Scouting Scooter and baseball alterations

Earlier this month an obscure and undistinguished spare part of the Cincinnati Reds named Scooter Gennett took an illustrious seat in baseball history right alongside the fabled likes of Lou Gehrig, Chuck Klein and Willie Mays. Scooter hit four home runs in a single game; four in a row. He's only the 17th chap to do that in baseball's interminable annals.

Little Scooter -- he's only 5'10", 180 -- is a utility-man, which means he's only hanging onto a job by a thread. In four years of comparable duty with the Brewers, prior to scrounging a gig in Cincinnati, Scooter hit .263 with a grand total of 35 homers. And then on a balmy night on the banks of the Ohio -- in the Reds' lineup only because someone got sick -- Scooter Gennett did what certified immortals Gehrig and Mays and legendary behemoths Rocky Colavito and Mighty Joe Adcock have done.

Sure it was charming. The Scooter Gennetts are baseball's bedrock; the honest and honorable grunts who labor on through thick and thin and the good ones do make a difference. It's always delightful when a Scooter Gennett has a moment with destiny. But, when you strip away all the sentimental mush, it makes no sense.

Admittedly, not all the other members of the elite "four-homer circle" were the glory of their times. Until Scooter wandered in, Pat Seerey, who did it for the White Sox in 1948, was probably the most improbable of the celebrants. In seven years of slogging American League outfields Pat, never a regular, hit only .224 with 86 homers. But he was a swarthy character well known and feared for one thing; the ability to hit a baseball a long way, if but when rarely he connected.

There are so many seasons, so many games, so many at-bats, so many variations upon so many possibilities that the idea some unknown slug could come out of the woodwork and do something Ted Williams, Hank Aaron and Babe Ruth never did becomes plausible, as if the law of averages -- which, in baseball, stretches to infinity -- dictates it.

Still, that doesn't adequately justify the Scooter Gennett phenomenon. Something is up in Baseball; something from under the table. Again! There's more skullduggery afoot, one fears. Are they playing with the baseball again; juicing the ball to guarantee more offense, more homers, more exit velocity and all the other wild and crazy stuff that the powers that be -- however misguidedly -- somehow believe it's what the fans yearn for? Evidence begins to mount.

Last week, in a story that got nowhere near the attention it deserved, the results of a scientific study of baseballs conducted at Washington State University's Sports Science Laboratory and commissioned by fanatically ever vigilant Sabermetrics, were revealed and they strongly suggest -- at least to simple-minded skeptics like myself -- that the Lords of baseball are up to their monkeyshines again.

The researchers tested baseballs in use since the middle of the 2015 season into the present one. They say they've determined balls now in use have what they technically term, "a higher coefficient of restitution" (COR). In other words -- and in the laymen's terms we love -- they have more "bounce." The seams on the ball, they say, have been altered which allows all baseballs smote to travel an average of seven feet farther and at increased speed averaging 1.4 miles per hour. If more bounce to the ball seems trivial, please understand it ain't.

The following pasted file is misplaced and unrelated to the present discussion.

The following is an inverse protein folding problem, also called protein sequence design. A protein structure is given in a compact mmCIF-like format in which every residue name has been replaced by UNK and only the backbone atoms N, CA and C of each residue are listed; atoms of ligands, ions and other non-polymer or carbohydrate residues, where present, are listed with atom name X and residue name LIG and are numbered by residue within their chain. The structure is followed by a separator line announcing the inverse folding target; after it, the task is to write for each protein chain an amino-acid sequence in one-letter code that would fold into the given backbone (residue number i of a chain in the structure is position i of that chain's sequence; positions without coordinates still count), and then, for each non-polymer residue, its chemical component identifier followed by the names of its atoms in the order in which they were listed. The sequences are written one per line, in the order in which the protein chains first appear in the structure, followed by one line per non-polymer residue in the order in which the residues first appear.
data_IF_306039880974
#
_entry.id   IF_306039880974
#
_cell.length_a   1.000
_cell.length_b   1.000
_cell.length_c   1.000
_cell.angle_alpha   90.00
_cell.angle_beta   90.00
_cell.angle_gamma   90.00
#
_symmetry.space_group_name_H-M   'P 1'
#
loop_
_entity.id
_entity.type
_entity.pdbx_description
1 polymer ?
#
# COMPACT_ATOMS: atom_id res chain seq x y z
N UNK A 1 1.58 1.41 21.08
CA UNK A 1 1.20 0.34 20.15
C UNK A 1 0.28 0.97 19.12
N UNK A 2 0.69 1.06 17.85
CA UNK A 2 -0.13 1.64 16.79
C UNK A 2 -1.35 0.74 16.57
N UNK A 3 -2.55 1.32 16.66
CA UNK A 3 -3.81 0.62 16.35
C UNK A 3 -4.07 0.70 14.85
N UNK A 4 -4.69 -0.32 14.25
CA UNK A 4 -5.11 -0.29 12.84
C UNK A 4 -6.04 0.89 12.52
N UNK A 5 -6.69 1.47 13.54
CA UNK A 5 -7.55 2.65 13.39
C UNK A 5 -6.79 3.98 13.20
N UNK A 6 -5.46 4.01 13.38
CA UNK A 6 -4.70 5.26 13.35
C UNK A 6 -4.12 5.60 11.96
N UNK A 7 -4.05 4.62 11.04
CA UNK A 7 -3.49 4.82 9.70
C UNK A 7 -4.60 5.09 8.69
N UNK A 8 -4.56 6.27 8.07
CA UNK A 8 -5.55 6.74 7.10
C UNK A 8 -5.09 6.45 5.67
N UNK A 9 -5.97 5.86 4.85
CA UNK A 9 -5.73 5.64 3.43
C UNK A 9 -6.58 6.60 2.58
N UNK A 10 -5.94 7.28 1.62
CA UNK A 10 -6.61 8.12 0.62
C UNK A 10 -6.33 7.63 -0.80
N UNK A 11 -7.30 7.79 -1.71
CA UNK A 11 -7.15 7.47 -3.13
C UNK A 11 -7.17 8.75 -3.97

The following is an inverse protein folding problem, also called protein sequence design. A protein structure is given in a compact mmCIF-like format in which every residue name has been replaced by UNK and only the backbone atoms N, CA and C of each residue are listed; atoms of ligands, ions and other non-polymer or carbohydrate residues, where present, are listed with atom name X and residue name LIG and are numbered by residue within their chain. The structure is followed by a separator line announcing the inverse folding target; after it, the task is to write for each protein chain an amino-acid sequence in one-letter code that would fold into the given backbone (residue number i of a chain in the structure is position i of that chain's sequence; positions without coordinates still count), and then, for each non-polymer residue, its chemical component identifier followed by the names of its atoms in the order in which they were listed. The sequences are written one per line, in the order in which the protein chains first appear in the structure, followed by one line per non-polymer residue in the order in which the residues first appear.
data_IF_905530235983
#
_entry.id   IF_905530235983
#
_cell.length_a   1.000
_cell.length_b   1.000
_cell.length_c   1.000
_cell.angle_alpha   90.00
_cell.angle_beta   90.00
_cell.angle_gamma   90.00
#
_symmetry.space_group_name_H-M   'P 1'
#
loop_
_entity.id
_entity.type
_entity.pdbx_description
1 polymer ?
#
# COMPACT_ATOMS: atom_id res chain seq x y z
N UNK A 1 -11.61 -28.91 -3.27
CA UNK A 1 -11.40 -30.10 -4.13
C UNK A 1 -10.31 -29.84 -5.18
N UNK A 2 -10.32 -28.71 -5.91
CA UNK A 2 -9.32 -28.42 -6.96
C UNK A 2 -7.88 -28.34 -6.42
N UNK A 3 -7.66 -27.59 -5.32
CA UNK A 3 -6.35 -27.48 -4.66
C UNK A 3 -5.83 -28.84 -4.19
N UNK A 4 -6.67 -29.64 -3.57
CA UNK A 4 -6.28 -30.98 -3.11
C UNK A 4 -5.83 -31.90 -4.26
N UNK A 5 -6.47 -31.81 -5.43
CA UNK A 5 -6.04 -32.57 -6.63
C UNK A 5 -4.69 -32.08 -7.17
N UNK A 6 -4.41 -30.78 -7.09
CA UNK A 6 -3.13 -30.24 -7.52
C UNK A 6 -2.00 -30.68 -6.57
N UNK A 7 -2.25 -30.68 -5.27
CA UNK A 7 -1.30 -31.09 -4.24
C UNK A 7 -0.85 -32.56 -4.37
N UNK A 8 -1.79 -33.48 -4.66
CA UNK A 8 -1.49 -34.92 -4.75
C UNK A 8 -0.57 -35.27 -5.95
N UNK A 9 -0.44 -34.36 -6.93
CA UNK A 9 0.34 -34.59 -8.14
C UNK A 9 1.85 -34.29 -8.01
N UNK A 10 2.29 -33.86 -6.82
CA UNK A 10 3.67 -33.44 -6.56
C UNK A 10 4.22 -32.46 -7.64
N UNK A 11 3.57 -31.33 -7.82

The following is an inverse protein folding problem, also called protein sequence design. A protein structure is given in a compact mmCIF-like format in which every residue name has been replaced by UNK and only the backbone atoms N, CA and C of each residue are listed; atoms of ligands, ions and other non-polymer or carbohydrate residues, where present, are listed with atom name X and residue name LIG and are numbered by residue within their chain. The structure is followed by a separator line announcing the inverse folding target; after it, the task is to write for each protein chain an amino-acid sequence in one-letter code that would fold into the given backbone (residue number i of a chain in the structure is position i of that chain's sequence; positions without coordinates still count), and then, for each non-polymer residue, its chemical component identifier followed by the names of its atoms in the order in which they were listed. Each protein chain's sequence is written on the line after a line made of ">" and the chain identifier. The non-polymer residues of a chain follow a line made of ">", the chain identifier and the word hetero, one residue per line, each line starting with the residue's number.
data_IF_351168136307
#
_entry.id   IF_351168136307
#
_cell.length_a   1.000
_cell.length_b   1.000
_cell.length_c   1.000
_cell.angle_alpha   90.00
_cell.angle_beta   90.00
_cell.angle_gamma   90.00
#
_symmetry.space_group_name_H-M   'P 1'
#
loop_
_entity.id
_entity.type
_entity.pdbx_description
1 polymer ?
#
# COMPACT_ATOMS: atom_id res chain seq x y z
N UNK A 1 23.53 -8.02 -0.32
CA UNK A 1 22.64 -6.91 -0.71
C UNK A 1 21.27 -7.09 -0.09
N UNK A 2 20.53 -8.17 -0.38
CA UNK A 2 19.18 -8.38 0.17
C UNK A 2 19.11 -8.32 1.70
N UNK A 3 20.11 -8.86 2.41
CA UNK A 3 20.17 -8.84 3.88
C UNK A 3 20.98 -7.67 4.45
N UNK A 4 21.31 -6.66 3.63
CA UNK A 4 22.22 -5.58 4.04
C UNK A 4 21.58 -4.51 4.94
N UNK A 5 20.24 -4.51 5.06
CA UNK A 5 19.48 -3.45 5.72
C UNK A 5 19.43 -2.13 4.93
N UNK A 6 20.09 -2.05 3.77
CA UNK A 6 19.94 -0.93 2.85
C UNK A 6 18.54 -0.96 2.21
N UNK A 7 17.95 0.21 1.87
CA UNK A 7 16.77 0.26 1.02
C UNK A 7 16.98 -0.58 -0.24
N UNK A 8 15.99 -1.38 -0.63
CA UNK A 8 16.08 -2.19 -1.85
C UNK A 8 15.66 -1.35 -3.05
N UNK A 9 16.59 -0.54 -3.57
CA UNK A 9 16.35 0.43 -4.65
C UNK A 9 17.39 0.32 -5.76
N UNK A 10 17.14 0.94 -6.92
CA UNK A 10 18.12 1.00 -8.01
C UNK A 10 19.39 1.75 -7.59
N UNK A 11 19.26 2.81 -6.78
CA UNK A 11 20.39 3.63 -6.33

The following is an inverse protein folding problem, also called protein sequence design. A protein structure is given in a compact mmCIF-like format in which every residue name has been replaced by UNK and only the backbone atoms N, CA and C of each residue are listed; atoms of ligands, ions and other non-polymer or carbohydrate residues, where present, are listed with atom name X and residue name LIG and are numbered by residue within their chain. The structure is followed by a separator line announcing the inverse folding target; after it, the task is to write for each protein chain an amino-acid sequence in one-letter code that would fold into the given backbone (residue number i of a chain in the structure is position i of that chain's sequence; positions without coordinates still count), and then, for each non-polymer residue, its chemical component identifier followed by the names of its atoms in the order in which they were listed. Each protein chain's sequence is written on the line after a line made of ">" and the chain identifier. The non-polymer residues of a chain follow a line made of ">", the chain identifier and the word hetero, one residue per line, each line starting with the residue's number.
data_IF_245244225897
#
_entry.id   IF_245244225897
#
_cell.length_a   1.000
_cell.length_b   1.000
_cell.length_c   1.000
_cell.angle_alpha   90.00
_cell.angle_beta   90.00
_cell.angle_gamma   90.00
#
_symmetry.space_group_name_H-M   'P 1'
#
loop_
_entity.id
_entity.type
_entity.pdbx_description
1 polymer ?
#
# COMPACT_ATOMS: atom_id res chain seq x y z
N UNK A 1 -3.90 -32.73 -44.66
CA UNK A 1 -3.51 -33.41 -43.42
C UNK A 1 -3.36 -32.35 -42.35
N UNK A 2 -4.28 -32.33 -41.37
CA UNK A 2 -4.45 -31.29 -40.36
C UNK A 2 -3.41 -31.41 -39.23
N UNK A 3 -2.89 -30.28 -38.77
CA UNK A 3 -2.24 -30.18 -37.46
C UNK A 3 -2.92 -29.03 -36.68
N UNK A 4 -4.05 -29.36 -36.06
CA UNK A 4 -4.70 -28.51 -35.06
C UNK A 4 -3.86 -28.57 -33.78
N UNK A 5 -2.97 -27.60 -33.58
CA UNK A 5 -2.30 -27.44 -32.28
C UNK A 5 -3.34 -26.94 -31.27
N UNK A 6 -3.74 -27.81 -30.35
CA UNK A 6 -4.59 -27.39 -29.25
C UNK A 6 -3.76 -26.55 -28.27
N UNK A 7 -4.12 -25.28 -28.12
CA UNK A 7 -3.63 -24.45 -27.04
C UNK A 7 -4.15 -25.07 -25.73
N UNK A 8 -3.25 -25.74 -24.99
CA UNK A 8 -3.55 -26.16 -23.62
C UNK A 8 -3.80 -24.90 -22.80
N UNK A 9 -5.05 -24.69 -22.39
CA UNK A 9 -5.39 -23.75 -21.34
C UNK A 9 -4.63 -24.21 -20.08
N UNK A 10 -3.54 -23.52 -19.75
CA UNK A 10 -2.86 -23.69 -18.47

They further believe -- and this is important -- that this near microscopic but crucial "alteration" could not have occurred by chance and must have been authorized. Which traces the plot all the way to the Commissioner's office. Avoiding any real discussion of the issue so far the overlords have essentially dismissed it by ignoring it. But they can't get away with that.

Doctoring the ball is an old trick. That's mainly because those who own and run the game far more than those who play, coach, or manage it simplistically believe the homer is what fans most yearn to see and, therefore, what sells the most tickets.

Not that juicing hasn't sometimes been justifiable; most notably in the early 1920s after the Blacksox scandal, when the Babe came along to "save the game." Other less urgent instances came in the '30s when the homer became the game's signature stroke and early '70s after pitching threatened to become too dominate. At the beginning of the infamous "Steroid Era," when the homer barrage first began to look ridiculous, a "juiced baseball" was the immediate suspect; remaining one mainly because Czar Bud Selig refused to acknowledge the real issue, let alone come to grips with it.

Baseball does not need another bogus siege on its hallowed record book, or another bitter controversy about skimmers and skirters conspiring to achieve one. The home run could be booming out of control again. The surge since last mid-season has been stunning.

With the current season roughly 40 percent done at least a half dozen, led by the new breed of outsized bruisers -- Aaron Judge, Marcus Thames, Cody Bellinger et al. -- project to more than 50 homers for the season. Even more impressive, a couple dozen more sluggers project to finish with between 30 and 40, long deemed prodigious.

These guys are bloody maulers. They don't need no stinking "alteration in the seams" to make it easier.

- Clark Booth is a renowned Boston sports writer and broadcast journalist. He spent much of his long career at Boston’s WCVB-TV Chanel 5 as a correspondent specializing in sports, religion, politics and international affairs.